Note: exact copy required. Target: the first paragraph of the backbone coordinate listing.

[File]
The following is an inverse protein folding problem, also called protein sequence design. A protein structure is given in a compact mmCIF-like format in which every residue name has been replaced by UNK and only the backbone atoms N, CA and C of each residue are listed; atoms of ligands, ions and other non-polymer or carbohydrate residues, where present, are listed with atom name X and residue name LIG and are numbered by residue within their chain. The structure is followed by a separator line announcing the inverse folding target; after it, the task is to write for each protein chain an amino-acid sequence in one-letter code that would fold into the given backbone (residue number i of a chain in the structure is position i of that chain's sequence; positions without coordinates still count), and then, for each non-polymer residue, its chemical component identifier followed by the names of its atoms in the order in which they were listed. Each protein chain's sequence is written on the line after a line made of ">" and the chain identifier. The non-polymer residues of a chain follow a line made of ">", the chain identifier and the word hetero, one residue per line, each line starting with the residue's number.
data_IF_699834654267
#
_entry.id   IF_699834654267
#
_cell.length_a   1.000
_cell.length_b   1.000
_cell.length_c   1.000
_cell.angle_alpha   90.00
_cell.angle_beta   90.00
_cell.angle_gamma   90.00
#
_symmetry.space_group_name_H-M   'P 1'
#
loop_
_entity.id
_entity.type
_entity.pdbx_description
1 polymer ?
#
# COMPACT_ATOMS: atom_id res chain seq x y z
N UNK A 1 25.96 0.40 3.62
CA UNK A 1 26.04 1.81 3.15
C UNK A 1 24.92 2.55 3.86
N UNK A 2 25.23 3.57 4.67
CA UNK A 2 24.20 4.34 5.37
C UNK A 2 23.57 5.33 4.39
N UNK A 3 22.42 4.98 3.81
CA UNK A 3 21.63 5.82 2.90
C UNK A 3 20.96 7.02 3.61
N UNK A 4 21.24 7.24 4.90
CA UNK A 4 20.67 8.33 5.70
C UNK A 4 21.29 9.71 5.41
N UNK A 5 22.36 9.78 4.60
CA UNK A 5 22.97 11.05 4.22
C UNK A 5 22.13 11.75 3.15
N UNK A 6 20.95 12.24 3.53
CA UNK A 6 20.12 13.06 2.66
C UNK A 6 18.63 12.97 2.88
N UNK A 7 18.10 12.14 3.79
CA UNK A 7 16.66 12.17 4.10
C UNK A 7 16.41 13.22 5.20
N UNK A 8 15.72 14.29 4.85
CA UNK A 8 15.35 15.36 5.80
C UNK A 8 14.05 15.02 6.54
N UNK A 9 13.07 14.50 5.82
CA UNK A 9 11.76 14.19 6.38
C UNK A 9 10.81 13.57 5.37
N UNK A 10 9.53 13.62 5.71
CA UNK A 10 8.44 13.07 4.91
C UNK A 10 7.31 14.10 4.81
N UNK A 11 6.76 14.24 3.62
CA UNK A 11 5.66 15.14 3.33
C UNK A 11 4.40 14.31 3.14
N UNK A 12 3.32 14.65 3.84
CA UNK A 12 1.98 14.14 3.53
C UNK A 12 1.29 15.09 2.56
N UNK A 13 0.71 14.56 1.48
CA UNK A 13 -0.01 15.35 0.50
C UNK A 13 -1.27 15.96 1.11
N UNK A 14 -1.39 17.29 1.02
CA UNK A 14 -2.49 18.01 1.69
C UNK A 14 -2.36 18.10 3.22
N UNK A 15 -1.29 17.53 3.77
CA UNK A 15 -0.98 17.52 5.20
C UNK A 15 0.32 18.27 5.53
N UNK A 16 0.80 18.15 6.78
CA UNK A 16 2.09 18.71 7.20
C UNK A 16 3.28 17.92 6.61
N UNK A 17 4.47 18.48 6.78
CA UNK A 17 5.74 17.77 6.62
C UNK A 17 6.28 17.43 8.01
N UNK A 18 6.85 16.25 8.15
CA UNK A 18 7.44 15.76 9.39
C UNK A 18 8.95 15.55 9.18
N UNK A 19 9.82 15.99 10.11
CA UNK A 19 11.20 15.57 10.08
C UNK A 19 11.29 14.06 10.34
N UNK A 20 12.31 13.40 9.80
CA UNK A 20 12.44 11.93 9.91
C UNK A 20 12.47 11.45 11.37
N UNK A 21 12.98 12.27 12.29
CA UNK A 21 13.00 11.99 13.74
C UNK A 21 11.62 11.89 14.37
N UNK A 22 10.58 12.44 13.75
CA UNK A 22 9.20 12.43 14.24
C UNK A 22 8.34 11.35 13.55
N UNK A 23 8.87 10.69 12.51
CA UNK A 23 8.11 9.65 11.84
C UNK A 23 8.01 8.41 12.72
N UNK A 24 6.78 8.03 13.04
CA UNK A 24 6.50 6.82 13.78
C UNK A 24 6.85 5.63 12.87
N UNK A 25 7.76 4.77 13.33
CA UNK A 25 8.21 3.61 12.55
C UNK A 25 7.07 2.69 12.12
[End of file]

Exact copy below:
The following is an inverse protein folding problem, also called protein sequence design. A protein structure is given in a compact mmCIF-like format in which every residue name has been replaced by UNK and only the backbone atoms N, CA and C of each residue are listed; atoms of ligands, ions and other non-polymer or carbohydrate residues, where present, are listed with atom name X and residue name LIG and are numbered by residue within their chain. The structure is followed by a separator line announcing the inverse folding target; after it, the task is to write for each protein chain an amino-acid sequence in one-letter code that would fold into the given backbone (residue number i of a chain in the structure is position i of that chain's sequence; positions without coordinates still count), and then, for each non-polymer residue, its chemical component identifier followed by the names of its atoms in the order in which they were listed. Each protein chain's sequence is written on the line after a line made of ">" and the chain identifier. The non-polymer residues of a chain follow a line made of ">", the chain identifier and the word hetero, one residue per line, each line starting with the residue's number.